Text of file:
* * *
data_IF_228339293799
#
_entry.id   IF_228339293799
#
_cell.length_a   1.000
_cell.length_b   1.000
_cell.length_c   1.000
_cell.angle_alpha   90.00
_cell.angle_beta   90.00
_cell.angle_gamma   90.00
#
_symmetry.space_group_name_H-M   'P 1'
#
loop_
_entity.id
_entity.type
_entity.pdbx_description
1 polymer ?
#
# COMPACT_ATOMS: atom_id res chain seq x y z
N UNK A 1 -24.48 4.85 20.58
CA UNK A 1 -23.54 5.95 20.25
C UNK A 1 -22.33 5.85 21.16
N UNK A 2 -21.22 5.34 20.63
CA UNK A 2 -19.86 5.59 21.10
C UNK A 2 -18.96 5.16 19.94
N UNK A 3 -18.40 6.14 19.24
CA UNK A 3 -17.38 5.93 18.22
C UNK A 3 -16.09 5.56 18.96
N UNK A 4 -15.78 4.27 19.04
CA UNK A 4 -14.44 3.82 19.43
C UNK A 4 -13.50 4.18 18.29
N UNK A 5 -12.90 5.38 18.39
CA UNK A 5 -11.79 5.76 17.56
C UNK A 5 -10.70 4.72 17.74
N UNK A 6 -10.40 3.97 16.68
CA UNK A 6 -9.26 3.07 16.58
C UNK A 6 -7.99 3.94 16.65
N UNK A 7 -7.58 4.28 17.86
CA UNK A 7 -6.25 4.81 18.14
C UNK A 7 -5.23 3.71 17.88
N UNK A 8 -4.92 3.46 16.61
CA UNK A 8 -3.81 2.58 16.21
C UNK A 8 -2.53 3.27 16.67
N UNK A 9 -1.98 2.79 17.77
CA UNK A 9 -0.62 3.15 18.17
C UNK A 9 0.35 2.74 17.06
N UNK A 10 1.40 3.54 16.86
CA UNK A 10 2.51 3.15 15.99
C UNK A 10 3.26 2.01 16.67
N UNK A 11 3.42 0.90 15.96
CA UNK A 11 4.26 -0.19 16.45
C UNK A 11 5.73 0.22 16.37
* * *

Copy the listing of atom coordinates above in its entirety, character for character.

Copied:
data_IF_228339293799
#
_entry.id   IF_228339293799
#
_cell.length_a   1.000
_cell.length_b   1.000
_cell.length_c   1.000
_cell.angle_alpha   90.00
_cell.angle_beta   90.00
_cell.angle_gamma   90.00
#
_symmetry.space_group_name_H-M   'P 1'
#
loop_
_entity.id
_entity.type
_entity.pdbx_description
1 polymer ?
#
# COMPACT_ATOMS: atom_id res chain seq x y z
N UNK A 1 -24.48 4.85 20.58
CA UNK A 1 -23.54 5.95 20.25
C UNK A 1 -22.33 5.85 21.16
N UNK A 2 -21.22 5.34 20.63
CA UNK A 2 -19.86 5.59 21.10
C UNK A 2 -18.96 5.16 19.94
N UNK A 3 -18.40 6.14 19.24
CA UNK A 3 -17.38 5.93 18.22
C UNK A 3 -16.09 5.56 18.96
N UNK A 4 -15.78 4.27 19.04
CA UNK A 4 -14.44 3.82 19.43
C UNK A 4 -13.50 4.18 18.29
N UNK A 5 -12.90 5.38 18.39
CA UNK A 5 -11.79 5.76 17.56
C UNK A 5 -10.70 4.72 17.74
N UNK A 6 -10.40 3.97 16.68
CA UNK A 6 -9.26 3.07 16.58
C UNK A 6 -7.99 3.94 16.65
N UNK A 7 -7.58 4.28 17.86
CA UNK A 7 -6.25 4.81 18.14
C UNK A 7 -5.23 3.71 17.88
N UNK A 8 -4.92 3.46 16.61
CA UNK A 8 -3.81 2.58 16.21
C UNK A 8 -2.53 3.27 16.67
N UNK A 9 -1.98 2.79 17.77
CA UNK A 9 -0.62 3.15 18.17
C UNK A 9 0.35 2.74 17.06
N UNK A 10 1.40 3.54 16.86
CA UNK A 10 2.51 3.15 15.99
C UNK A 10 3.26 2.01 16.67
N UNK A 11 3.42 0.90 15.96
CA UNK A 11 4.26 -0.19 16.45
C UNK A 11 5.73 0.22 16.37